In an example embodiment, LTA apparatus 8 further includes a controller 32 operatively connected to annealing radiation source 26, stage driver 29, monitors M1 and M2, as well as to an optional monitor M3 contained in lens 27 that serves as an incident power monitor. Controller 32 may be, for example, a microprocessor coupled to a memory, or a microcontroller, programmable logic array (PLA), field-programmable logic array (FPLA), programmed array logic (PAL) or other control device (not shown). The controller 32 can operate in two modes: 1) open-loop, wherein it maintains a constant power delivered to substrate 10 by annealing radiation beam 20 along with a constant scan rate via stage driver 29; and 2) closed-loop, wherein it maintains a constant maximum temperature on substrate surface 12 or a constant power absorbed in the substrate. The maximum substrate temperature varies directly with the absorbed power and inversely as the square root of the scan velocity.
In an example embodiment a closed loop control is used to maintain a constant ratio of absorbed power in annealing radiation beam 20 incident the substrate, to the square root of the scan velocity. i.e., if P20 is the amount of power in annealing radiation beam 20 and P30 is the reflected power then the absorbed power is Pa=P20−P30. If V is the scan velocity of substrate 10 relative to the annealing radiation beam, then the ratio Pa/V1/2 is kept constant to maintain a constant temperature indirectly.
For closed loop operation based on a direct maximum temperature measurement, controller 32 receives a signal (e.g., an electrical signal), such as the maximum substrate temperature via signal S2 from temperature monitor M2 and controls either the incident power or the scan rate to maintain a constant maximum substrate temperature. The absorbed power Pa is obtained by subtracting power P30 in reflected annealing radiation beam 20R via signal S1 generated by reflected radiation monitor M1 from the incident power PI of annealing radiation beam 20 obtained from sampling a portion of the annealing radiation beam via signal S4.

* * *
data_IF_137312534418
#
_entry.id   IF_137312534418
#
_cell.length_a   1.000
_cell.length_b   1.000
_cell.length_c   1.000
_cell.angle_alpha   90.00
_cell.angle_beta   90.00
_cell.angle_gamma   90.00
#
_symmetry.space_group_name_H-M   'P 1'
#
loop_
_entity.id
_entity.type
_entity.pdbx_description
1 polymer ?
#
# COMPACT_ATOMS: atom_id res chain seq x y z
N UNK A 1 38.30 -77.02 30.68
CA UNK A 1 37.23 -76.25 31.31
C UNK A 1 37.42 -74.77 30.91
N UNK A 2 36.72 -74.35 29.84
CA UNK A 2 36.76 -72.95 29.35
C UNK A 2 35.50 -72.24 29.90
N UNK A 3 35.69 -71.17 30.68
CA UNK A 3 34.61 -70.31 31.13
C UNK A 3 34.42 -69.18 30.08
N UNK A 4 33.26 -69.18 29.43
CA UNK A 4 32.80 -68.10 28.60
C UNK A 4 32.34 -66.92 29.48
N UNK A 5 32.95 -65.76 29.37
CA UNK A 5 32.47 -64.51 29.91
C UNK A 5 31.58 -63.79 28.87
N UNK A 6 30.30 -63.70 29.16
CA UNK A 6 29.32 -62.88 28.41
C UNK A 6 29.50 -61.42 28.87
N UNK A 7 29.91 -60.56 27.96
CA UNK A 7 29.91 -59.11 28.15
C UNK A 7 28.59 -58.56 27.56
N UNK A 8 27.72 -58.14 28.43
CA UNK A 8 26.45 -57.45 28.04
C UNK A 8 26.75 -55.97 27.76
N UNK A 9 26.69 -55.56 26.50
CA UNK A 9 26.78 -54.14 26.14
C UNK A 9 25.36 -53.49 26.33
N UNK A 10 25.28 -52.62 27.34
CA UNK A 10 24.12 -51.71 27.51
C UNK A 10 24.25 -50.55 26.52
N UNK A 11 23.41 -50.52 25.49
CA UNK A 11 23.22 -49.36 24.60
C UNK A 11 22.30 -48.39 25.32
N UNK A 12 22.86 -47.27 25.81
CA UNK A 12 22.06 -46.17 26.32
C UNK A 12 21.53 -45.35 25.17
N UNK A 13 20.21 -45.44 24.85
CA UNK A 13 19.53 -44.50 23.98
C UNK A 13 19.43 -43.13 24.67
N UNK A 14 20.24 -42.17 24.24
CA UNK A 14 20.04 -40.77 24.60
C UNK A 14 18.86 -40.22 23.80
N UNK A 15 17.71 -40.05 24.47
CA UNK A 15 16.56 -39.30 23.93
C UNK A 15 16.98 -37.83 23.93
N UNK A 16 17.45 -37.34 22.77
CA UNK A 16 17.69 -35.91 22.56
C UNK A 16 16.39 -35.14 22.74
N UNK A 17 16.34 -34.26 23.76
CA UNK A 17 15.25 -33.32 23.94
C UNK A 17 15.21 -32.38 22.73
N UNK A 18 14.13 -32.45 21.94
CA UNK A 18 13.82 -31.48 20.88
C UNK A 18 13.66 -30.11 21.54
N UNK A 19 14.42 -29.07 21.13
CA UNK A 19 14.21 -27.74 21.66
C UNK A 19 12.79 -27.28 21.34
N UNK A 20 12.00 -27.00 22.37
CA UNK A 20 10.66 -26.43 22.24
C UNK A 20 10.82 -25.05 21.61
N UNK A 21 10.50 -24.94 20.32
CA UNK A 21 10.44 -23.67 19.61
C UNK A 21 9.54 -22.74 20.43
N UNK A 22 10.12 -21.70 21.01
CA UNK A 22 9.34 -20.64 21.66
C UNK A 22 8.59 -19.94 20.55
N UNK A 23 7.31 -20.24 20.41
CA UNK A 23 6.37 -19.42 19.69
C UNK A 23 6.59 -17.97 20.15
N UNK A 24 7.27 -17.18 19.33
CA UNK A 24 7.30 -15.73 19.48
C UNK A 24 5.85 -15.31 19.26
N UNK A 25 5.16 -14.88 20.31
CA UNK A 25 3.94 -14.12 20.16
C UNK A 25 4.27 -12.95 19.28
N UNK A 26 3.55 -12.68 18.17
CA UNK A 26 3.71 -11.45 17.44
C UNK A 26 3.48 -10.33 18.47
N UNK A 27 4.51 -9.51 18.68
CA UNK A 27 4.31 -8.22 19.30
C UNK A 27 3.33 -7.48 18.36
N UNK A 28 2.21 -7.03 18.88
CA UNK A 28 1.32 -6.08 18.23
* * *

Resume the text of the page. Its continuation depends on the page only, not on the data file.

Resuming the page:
Further, controller 32 is adapted to calculate parameters based on the received signals and input parameters (e.g., desired absorbed power level and dwell time). The controller 32 is also coupled to receive an external signal S3 from an operator or from a master controller (not shown) that is part of a larger assembly or processing tool. This parameter is indicative of the predetermined dose (amount) of annealing radiation 20 to be supplied to process the substrate or the maximum substrate temperature desired. The parameter signal(s) can also be indicative of the intensity, scan velocity, scan speed, and/or number of scans to be used to deliver a predetermined dose of annealing radiation 20 to substrate 10.
In an example embodiment, annealing radiation source 26 is a CO2 laser so that annealing radiation beam 20 has a wavelength of 10.6 μm. In general, however, annealing radiation source 26 is any continuous radiation source that emits radiation having a wavelength not substantially absorbed by a substrate at room temperature, but is substantially absorbed by the same substrate when the substrate, or a sufficient portion of the top of the substrate, is at a higher temperature. In a preferred embodiment, annealing radiation source 26 is a laser.